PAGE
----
There were also several ornamental Easter eggs that had been in storage in Mom’s closet that were probably one step away from a garage sale, but today they are like precious gold. Their value however, is not in their charred surviving state; rather it is in their message of being the Christian symbol of resurrection and new life that the fire could not conquer. In the flower bed behind the burned out vehicles stood a simple, homemade, wooden cross that stated, “Jesus is Lord”. Those are the reminders that empower “80-something-year-old” Christians, and all of us who love them, to have hope and faith as we start anew.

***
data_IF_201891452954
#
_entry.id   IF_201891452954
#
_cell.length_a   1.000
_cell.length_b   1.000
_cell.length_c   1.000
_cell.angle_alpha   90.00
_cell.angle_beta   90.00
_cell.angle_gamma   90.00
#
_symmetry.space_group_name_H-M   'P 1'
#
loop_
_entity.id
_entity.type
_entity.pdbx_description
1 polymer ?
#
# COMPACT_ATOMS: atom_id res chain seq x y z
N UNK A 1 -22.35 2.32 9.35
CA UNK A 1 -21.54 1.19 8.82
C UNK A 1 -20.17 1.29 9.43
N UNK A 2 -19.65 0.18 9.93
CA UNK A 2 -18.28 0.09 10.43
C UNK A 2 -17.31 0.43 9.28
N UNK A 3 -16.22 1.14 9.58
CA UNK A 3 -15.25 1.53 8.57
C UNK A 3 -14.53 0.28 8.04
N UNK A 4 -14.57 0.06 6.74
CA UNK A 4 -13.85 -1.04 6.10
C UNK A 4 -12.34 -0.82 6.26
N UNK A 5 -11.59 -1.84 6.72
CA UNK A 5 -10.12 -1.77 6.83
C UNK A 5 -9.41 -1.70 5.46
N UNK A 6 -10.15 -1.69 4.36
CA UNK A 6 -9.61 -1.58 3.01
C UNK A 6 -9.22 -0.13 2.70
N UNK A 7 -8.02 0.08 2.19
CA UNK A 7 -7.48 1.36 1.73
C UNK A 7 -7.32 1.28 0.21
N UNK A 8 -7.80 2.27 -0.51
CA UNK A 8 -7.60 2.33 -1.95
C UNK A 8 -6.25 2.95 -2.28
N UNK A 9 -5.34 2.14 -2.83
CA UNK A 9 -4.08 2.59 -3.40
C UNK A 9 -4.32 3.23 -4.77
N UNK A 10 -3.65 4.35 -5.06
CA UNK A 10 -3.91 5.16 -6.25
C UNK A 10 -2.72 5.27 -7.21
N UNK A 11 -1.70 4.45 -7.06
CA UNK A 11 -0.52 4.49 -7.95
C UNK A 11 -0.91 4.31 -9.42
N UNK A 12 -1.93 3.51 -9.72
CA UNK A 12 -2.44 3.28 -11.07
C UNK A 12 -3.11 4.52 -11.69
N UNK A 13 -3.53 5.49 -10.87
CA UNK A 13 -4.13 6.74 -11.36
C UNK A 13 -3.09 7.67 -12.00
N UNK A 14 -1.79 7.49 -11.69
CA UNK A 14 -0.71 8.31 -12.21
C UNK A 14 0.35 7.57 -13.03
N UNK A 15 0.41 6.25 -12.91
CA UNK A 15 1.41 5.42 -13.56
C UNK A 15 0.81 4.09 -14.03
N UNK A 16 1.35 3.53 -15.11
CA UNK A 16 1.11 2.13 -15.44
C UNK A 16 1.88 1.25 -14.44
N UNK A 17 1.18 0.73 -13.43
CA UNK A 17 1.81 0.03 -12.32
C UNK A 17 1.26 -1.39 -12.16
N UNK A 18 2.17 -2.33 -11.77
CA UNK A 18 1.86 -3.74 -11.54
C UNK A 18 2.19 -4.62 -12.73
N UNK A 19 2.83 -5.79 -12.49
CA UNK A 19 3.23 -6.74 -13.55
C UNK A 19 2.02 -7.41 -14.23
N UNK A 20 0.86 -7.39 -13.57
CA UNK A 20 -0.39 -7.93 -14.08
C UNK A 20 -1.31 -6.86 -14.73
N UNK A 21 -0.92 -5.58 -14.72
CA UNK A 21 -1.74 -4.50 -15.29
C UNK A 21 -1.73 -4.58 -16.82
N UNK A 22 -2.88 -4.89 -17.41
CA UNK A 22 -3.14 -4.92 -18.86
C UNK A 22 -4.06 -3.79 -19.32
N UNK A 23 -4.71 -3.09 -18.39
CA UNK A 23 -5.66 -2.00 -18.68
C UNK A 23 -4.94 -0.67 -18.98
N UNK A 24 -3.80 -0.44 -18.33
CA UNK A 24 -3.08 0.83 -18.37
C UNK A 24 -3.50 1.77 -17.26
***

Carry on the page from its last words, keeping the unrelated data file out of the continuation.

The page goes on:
We’ve cleaned the ruins, salvaged very little, and put most of the rubble in a huge hole to be buried. More than 60 people gathered, half of which were from Lovers Lane, to clean bricks and stone, and remove debris and ash down to the slab. At the end of a long, hot, dirty weekend, the naked, dusty, slab was not really a beautiful sight, but a mark of major accomplishment in this emotionally charged week. What truly was beautiful was the smiles on my parents faces as they saw, young and old, men and women, boys and girls, city and country dwellers, black and white, lay and clergy, Methodists and Baptists, and folk of other faith expressions, come to Chandler to say in word and in deed for so many whom they represented, “You are loved.”